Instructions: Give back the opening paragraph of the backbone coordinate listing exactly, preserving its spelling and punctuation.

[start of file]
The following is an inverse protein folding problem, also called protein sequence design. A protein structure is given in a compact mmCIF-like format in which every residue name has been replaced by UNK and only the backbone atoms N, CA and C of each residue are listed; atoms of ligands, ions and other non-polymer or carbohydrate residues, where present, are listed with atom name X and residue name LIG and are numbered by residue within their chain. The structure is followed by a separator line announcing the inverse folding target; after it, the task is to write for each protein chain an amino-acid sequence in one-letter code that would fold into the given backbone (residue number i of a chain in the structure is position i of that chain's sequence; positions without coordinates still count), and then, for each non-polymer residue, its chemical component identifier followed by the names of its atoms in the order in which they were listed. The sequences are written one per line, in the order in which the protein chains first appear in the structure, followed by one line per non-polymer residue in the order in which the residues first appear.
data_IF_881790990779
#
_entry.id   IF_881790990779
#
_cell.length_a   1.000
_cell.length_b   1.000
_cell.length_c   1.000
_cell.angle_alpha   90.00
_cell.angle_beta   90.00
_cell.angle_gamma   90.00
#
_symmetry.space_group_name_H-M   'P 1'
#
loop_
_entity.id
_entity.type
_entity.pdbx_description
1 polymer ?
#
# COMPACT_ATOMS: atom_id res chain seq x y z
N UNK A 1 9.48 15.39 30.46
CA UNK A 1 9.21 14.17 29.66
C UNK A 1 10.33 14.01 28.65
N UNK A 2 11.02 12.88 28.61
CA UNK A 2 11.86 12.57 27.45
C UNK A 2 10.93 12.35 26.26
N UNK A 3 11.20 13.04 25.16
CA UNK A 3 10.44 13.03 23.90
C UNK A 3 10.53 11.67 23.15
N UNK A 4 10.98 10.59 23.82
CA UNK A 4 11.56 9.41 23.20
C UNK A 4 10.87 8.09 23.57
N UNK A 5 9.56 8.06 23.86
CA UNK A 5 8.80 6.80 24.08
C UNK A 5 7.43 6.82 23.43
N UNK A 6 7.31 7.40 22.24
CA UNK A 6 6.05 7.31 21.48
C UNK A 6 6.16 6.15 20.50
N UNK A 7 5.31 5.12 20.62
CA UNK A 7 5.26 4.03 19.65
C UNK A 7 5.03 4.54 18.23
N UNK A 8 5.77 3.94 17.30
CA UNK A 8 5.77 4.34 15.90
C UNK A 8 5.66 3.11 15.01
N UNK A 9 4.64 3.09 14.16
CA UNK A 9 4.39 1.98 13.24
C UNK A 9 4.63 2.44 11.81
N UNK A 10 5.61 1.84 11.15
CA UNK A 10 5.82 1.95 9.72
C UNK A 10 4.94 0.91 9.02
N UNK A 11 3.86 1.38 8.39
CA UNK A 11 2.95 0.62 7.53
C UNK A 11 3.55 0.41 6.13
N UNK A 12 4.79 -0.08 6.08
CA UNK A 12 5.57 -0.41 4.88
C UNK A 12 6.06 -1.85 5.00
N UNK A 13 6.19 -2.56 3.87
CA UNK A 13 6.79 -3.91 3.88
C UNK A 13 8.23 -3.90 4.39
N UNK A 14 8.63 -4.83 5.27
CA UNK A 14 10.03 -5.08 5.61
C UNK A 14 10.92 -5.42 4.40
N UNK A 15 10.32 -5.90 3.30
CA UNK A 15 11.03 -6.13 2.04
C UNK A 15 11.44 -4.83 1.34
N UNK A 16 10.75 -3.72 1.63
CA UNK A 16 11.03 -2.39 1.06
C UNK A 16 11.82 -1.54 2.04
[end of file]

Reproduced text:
The following is an inverse protein folding problem, also called protein sequence design. A protein structure is given in a compact mmCIF-like format in which every residue name has been replaced by UNK and only the backbone atoms N, CA and C of each residue are listed; atoms of ligands, ions and other non-polymer or carbohydrate residues, where present, are listed with atom name X and residue name LIG and are numbered by residue within their chain. The structure is followed by a separator line announcing the inverse folding target; after it, the task is to write for each protein chain an amino-acid sequence in one-letter code that would fold into the given backbone (residue number i of a chain in the structure is position i of that chain's sequence; positions without coordinates still count), and then, for each non-polymer residue, its chemical component identifier followed by the names of its atoms in the order in which they were listed. The sequences are written one per line, in the order in which the protein chains first appear in the structure, followed by one line per non-polymer residue in the order in which the residues first appear.